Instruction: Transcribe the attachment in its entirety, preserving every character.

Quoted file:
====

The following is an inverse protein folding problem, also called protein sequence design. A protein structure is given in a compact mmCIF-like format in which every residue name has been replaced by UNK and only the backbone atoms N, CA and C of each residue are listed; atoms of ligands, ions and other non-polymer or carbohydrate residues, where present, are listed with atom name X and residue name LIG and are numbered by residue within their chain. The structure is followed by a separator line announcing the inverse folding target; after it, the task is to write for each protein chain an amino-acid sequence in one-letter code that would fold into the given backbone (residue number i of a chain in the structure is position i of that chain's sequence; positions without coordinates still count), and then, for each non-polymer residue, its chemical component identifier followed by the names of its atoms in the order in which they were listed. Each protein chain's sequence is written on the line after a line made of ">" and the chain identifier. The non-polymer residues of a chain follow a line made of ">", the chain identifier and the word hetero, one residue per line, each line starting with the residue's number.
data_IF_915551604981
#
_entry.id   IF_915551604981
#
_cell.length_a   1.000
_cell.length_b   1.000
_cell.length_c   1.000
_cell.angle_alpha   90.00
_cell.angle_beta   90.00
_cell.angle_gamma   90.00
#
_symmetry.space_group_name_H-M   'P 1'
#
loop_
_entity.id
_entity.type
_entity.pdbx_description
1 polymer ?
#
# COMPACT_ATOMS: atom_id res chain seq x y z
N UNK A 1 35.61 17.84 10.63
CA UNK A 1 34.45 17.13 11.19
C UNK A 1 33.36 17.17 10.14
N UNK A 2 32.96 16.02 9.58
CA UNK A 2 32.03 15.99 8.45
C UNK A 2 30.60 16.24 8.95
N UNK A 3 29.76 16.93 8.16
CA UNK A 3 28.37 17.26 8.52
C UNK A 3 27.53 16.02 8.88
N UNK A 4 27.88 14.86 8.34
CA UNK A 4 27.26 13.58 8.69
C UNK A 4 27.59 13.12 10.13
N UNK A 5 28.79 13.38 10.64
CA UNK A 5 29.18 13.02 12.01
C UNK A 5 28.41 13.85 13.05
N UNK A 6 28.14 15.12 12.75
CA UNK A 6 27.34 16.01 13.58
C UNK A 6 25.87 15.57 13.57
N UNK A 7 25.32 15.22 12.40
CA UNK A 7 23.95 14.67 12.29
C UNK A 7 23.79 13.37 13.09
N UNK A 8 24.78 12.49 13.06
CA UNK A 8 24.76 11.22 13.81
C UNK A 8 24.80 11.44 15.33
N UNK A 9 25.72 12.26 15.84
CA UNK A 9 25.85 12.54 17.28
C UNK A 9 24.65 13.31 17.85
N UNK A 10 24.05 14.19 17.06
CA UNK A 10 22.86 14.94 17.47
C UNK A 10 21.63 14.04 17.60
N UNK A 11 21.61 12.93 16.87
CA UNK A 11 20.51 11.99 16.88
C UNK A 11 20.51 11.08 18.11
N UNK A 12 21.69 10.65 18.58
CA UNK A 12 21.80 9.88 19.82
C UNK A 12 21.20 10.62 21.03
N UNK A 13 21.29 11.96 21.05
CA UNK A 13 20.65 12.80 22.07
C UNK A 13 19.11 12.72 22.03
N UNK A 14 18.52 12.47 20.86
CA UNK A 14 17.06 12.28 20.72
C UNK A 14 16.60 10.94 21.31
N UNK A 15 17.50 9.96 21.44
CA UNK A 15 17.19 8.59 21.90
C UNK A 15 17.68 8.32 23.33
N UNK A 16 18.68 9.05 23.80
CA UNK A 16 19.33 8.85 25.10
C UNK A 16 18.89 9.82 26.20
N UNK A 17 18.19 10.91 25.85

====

The following is an inverse protein folding problem, also called protein sequence design. A protein structure is given in a compact mmCIF-like format in which every residue name has been replaced by UNK and only the backbone atoms N, CA and C of each residue are listed; atoms of ligands, ions and other non-polymer or carbohydrate residues, where present, are listed with atom name X and residue name LIG and are numbered by residue within their chain. The structure is followed by a separator line announcing the inverse folding target; after it, the task is to write for each protein chain an amino-acid sequence in one-letter code that would fold into the given backbone (residue number i of a chain in the structure is position i of that chain's sequence; positions without coordinates still count), and then, for each non-polymer residue, its chemical component identifier followed by the names of its atoms in the order in which they were listed. Each protein chain's sequence is written on the line after a line made of ">" and the chain identifier. The non-polymer residues of a chain follow a line made of ">", the chain identifier and the word hetero, one residue per line, each line starting with the residue's number.
data_IF_915551604981
#
_entry.id   IF_915551604981
#
_cell.length_a   1.000
_cell.length_b   1.000
_cell.length_c   1.000
_cell.angle_alpha   90.00
_cell.angle_beta   90.00
_cell.angle_gamma   90.00
#
_symmetry.space_group_name_H-M   'P 1'
#
loop_
_entity.id
_entity.type
_entity.pdbx_description
1 polymer ?
#
# COMPACT_ATOMS: atom_id res chain seq x y z
N UNK A 1 35.61 17.84 10.63
CA UNK A 1 34.45 17.13 11.19
C UNK A 1 33.36 17.17 10.14
N UNK A 2 32.96 16.02 9.58
CA UNK A 2 32.03 15.99 8.45
C UNK A 2 30.60 16.24 8.95
N UNK A 3 29.76 16.93 8.16
CA UNK A 3 28.37 17.26 8.52
C UNK A 3 27.53 16.02 8.88
N UNK A 4 27.88 14.86 8.34
CA UNK A 4 27.26 13.58 8.69
C UNK A 4 27.59 13.12 10.13
N UNK A 5 28.79 13.38 10.64
CA UNK A 5 29.18 13.02 12.01
C UNK A 5 28.41 13.85 13.05
N UNK A 6 28.14 15.12 12.75
CA UNK A 6 27.34 16.01 13.58
C UNK A 6 25.87 15.57 13.57
N UNK A 7 25.32 15.22 12.40
CA UNK A 7 23.95 14.67 12.29
C UNK A 7 23.79 13.37 13.09
N UNK A 8 24.78 12.49 13.06
CA UNK A 8 24.76 11.22 13.81
C UNK A 8 24.80 11.44 15.33
N UNK A 9 25.72 12.26 15.84
CA UNK A 9 25.85 12.54 17.28
C UNK A 9 24.65 13.31 17.85
N UNK A 10 24.05 14.19 17.06
CA UNK A 10 22.86 14.94 17.47
C UNK A 10 21.63 14.04 17.60
N UNK A 11 21.61 12.93 16.87
CA UNK A 11 20.51 11.99 16.88
C UNK A 11 20.51 11.08 18.11
N UNK A 12 21.69 10.65 18.58
CA UNK A 12 21.80 9.88 19.82
C UNK A 12 21.20 10.62 21.03
N UNK A 13 21.29 11.96 21.05
CA UNK A 13 20.65 12.80 22.07
C UNK A 13 19.11 12.72 22.03
N UNK A 14 18.52 12.47 20.86
CA UNK A 14 17.06 12.28 20.72
C UNK A 14 16.60 10.94 21.31
N UNK A 15 17.50 9.96 21.44
CA UNK A 15 17.19 8.59 21.90
C UNK A 15 17.68 8.32 23.33
N UNK A 16 18.68 9.05 23.80
CA UNK A 16 19.33 8.85 25.10
C UNK A 16 18.89 9.82 26.20
N UNK A 17 18.19 10.91 25.85